Julius Hübner
The Three Parzen and Cupid, 1853-1873
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From practice to art theory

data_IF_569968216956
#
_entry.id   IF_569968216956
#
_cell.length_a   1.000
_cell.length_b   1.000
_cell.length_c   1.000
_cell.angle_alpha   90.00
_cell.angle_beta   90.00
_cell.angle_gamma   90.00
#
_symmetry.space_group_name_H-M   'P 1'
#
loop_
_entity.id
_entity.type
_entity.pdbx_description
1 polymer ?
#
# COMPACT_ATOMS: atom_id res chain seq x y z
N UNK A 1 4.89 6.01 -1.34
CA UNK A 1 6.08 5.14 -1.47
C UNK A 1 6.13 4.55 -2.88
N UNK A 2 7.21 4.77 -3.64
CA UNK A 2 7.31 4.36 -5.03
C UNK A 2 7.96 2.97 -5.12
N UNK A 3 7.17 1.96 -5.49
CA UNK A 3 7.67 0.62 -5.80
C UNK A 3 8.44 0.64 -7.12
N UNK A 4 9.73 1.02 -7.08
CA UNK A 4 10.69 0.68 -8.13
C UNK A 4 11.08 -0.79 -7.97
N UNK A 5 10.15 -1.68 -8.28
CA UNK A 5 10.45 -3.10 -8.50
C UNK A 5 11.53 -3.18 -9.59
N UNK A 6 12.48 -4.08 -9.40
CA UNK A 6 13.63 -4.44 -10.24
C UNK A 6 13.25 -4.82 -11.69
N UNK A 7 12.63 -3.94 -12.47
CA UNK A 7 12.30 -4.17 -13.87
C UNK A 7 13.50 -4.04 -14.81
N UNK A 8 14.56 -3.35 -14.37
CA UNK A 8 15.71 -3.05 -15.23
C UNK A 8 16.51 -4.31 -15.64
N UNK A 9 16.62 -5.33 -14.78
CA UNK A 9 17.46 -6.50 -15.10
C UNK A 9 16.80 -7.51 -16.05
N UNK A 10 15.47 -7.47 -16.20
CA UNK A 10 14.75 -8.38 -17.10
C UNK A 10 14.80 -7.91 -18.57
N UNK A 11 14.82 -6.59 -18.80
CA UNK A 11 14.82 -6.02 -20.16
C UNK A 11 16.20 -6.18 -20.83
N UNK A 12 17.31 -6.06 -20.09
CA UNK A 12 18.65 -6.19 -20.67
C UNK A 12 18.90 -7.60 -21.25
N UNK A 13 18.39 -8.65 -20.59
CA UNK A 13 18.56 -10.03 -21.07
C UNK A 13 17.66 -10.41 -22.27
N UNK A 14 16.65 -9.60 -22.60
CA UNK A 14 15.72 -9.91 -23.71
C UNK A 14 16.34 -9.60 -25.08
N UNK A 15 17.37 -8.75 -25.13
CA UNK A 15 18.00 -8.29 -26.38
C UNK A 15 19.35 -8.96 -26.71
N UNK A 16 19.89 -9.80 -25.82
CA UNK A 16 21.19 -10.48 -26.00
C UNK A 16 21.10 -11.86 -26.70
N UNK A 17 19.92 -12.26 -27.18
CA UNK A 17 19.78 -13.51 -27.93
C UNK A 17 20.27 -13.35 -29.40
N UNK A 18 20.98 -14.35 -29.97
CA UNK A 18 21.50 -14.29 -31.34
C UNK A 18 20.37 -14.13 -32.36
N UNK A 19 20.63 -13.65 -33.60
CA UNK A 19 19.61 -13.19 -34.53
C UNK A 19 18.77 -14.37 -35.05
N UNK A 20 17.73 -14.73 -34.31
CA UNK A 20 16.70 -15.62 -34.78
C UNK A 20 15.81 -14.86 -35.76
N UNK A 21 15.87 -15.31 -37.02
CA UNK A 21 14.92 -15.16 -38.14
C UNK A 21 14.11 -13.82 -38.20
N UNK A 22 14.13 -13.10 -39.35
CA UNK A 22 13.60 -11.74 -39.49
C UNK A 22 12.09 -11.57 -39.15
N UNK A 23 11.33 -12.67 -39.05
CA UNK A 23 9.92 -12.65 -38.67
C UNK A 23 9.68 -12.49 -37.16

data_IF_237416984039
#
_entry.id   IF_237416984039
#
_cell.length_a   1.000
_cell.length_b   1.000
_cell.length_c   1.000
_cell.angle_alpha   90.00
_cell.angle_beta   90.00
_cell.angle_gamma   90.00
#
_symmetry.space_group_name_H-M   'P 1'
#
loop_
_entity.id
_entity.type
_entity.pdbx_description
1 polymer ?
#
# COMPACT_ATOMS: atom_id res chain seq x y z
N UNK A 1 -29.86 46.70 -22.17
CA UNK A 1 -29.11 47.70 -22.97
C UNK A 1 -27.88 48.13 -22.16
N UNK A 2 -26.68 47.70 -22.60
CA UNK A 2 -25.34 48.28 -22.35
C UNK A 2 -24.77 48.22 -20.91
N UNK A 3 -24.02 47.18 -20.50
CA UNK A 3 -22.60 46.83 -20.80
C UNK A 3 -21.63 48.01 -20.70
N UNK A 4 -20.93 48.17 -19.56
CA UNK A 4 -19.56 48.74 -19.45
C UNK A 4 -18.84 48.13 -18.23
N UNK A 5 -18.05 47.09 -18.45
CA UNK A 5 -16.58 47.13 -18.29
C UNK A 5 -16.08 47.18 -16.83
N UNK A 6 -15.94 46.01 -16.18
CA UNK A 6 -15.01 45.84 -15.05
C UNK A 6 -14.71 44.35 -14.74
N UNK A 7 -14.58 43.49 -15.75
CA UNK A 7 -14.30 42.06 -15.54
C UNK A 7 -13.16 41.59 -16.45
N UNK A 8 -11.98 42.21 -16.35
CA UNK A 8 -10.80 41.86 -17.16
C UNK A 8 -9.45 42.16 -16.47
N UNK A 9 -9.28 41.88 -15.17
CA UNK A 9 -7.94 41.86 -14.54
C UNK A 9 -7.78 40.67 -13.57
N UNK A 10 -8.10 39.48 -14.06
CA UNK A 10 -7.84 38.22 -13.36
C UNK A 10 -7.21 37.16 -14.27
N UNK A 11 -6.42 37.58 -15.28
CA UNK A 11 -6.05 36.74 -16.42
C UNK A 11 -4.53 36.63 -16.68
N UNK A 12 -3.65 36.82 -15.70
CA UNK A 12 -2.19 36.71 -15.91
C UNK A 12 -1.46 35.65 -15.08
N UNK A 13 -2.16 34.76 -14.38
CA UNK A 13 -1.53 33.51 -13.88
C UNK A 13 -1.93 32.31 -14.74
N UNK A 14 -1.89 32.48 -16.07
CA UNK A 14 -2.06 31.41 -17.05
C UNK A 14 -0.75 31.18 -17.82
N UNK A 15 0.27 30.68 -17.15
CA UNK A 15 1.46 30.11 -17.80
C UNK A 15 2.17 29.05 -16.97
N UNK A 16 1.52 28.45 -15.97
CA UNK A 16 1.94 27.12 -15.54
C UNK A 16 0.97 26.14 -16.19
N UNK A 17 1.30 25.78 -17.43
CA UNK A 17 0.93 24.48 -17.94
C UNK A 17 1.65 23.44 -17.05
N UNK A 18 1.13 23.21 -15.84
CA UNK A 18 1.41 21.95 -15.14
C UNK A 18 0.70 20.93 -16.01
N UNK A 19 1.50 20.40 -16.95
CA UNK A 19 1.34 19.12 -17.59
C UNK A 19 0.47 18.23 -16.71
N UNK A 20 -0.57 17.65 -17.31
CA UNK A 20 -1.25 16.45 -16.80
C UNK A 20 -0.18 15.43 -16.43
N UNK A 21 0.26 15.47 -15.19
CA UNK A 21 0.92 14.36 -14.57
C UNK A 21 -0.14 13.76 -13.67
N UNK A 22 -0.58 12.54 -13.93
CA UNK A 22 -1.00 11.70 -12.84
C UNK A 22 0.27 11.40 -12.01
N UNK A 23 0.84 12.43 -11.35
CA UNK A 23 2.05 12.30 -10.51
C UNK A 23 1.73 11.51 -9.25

In 1856, the first catalogue of the Dresden Gemäldegalerie, commented by Julius Hübner, was published, covering the history of the collection and important works of art. A letter to his son Emil shows that the painter did not do this task of academic writing easily and rather longed for the work with brush and canvas. It was not until the 1850s that Hübner developed a deeper knowledge of art history, which he acquired in particular from his precise knowledge of the Dresden collection and later intensified on study trips to England, France and Switzerland. Despite the initial difficulties in dealing with art theory, Hübner devoted himself increasingly to it in the following decades, not least because the demand for his paintings had successively declined. Rather, his teaching at the Academy and, from 1871, his administrative duties as director of the picture gallery took him on.